Following traditional laws, which focus on balancing the needs of the people, the environment and the economy, coastal Nations, which battled each other in ancient times, have come together. In an effort to keep out outsiders, Haida Gwaii and the Central and North Coast, including the Heiltsuk and Kitasoo / Xai’xais Nations, have set up a coalition. They are working collectively to let visitors know that while they are valued and wanted, now is not the time to visit. The communities are simply too vulnerable to risk any loss.

We are self-isolating at this time so that when we gather again, nobody is left behind

“We know that this isn’t over and it’s going to be a few years before there’s a vaccination and it’s no longer a threat to humankind,” Slett said. “Indigenous communities cannot be left on the sidelines and on the fringes of what’s going on. We need to work together as we uphold our measures.”

Meanwhile the Heiltsuk – and other locked-down communities that have closed their borders ­– have turned inward. “We have Guardian Watchmen that are out there daily. We also have a patrol that monitors the entry points of the community,” said Slett. “And we’re turning to our Knowledge Keepers to see what we can do in terms of adapting during this period.”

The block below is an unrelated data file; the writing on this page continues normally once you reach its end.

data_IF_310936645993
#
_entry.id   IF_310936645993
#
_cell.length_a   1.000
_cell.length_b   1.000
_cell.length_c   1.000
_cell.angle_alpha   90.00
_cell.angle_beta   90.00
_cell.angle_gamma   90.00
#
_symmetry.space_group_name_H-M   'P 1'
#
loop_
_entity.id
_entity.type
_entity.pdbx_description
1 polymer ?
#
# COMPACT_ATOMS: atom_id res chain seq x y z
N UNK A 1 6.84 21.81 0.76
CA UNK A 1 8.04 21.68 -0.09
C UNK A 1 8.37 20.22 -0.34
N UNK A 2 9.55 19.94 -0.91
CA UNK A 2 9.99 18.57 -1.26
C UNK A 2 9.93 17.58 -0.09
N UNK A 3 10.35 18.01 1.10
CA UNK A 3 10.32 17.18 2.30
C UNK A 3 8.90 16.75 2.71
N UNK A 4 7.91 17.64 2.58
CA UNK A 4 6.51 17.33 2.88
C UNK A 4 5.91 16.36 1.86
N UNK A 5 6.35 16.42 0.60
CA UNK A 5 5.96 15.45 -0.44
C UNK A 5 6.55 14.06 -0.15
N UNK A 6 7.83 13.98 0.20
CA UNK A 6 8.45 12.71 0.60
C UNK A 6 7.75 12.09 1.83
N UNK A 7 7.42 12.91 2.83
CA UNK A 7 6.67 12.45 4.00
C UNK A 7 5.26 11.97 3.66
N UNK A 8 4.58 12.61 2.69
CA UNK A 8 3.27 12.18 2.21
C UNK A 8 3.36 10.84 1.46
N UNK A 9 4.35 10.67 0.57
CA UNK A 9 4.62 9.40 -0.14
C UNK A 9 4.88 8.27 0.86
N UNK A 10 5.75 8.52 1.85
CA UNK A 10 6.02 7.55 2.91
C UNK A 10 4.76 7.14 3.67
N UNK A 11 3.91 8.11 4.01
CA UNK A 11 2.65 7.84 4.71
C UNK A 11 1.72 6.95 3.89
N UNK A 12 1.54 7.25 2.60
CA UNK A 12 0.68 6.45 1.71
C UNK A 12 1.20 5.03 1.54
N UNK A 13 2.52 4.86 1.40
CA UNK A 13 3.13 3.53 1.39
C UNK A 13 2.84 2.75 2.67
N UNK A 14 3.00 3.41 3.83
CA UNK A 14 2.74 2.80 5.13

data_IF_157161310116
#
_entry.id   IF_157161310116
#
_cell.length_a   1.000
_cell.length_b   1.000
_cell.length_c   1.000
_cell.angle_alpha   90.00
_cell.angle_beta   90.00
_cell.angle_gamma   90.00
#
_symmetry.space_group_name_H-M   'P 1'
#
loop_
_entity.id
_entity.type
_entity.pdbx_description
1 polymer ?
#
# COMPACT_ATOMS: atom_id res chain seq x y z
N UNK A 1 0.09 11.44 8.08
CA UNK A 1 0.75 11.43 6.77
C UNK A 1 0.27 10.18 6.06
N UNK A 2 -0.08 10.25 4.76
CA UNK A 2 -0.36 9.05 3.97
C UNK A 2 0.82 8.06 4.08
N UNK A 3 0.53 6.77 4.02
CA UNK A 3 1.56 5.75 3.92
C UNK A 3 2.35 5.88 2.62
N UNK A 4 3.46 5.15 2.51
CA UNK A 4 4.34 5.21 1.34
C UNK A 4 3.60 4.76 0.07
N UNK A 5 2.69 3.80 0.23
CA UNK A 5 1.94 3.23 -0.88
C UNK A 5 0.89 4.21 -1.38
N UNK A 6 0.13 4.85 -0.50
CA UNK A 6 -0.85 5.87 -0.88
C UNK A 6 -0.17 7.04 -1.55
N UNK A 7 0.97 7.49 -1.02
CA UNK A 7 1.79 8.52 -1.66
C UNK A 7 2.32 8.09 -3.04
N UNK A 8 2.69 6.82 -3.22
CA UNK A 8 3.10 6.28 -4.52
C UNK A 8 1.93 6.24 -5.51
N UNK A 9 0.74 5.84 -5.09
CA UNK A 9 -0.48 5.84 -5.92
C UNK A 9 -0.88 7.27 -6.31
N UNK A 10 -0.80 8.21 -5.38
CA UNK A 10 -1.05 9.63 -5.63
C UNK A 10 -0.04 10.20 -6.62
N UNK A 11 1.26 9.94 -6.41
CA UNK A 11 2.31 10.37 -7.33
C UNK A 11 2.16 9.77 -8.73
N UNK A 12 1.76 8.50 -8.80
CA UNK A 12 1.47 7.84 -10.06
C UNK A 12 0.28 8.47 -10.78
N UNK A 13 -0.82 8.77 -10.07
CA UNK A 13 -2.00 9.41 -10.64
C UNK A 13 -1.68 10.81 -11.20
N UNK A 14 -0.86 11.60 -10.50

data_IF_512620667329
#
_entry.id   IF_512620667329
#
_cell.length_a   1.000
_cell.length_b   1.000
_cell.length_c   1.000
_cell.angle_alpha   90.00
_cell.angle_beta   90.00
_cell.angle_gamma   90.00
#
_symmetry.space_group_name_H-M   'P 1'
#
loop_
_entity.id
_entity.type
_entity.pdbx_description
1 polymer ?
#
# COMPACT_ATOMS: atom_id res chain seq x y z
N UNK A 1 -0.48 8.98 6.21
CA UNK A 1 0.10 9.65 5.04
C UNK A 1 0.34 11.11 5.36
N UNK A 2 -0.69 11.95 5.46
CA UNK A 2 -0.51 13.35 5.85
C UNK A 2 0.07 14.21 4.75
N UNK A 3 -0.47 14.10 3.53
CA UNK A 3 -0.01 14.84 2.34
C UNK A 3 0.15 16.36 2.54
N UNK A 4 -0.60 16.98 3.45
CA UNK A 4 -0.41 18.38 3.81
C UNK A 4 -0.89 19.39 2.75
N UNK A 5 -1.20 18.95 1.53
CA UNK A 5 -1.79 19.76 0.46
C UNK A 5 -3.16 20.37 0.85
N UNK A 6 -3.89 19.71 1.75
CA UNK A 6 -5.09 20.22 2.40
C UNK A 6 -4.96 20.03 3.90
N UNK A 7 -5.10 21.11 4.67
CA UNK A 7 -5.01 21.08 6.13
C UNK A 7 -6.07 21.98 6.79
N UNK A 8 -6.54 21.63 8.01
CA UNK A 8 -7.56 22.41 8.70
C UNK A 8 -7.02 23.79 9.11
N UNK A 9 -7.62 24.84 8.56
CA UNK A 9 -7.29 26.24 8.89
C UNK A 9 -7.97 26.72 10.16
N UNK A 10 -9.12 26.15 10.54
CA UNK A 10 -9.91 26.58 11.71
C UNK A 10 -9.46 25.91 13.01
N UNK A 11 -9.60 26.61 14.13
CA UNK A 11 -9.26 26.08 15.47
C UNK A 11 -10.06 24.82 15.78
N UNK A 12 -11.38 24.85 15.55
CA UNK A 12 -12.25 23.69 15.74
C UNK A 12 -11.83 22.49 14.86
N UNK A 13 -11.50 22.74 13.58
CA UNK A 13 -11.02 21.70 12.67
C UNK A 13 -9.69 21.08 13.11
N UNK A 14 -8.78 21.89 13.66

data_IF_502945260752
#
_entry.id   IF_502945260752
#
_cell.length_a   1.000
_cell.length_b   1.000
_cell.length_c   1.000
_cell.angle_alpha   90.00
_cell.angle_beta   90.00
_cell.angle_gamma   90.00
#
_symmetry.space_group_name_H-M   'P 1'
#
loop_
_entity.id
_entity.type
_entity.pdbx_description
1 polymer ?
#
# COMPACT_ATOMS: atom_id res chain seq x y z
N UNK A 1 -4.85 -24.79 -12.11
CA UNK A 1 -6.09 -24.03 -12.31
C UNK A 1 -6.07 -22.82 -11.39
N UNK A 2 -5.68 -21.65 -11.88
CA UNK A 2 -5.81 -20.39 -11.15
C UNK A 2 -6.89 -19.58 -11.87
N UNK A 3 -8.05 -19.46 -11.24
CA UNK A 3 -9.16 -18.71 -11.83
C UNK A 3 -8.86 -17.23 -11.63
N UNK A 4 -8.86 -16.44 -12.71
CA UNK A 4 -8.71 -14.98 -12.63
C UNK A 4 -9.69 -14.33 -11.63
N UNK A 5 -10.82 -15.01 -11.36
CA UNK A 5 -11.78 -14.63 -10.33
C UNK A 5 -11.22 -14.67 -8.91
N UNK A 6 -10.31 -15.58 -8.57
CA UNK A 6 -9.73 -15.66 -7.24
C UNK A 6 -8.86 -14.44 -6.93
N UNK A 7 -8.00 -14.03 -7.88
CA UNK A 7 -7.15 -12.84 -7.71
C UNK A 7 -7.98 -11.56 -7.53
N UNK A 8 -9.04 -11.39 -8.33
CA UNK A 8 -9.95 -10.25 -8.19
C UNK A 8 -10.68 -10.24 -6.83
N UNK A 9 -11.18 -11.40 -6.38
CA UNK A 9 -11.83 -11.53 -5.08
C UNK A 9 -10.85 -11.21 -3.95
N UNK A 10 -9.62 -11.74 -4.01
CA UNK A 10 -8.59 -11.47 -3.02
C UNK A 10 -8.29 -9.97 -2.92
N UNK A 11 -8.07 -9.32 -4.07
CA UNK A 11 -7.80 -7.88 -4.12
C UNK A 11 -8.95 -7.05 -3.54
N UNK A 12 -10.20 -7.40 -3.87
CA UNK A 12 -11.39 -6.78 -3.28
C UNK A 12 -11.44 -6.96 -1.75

What the Knowledge Keepers are teaching is the value of self-sufficiency. All along the coast, communities are relying more heavily on traditional marine foods like eulachon oil, smoked salmon, fresh herring eggs and roasted seaweed. Community gardens are being started and leaders are encouraging people to find strength in the power of looking after themselves.

“If you look through our histories, I can’t imagine our ancestors or our leadership of 30, 40, 50, 100 years ago having the kind of confidence to determine our future this directly,” said Henry. While the financial implications of shutting down tourism will hurt communities, he added, the whole point of tourism all along has been to strengthen the culture: Nations making their own decisions does that.

Slett said that they want tourists, they want visitors, but later. Right now, they need to get everyone through the pandemic safely: “One of our staff members posted this on Facebook: “We are self-isolating at this time so that when we gather again, nobody is left behind.”

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www.bbc.com 2020-05-26 22:29:32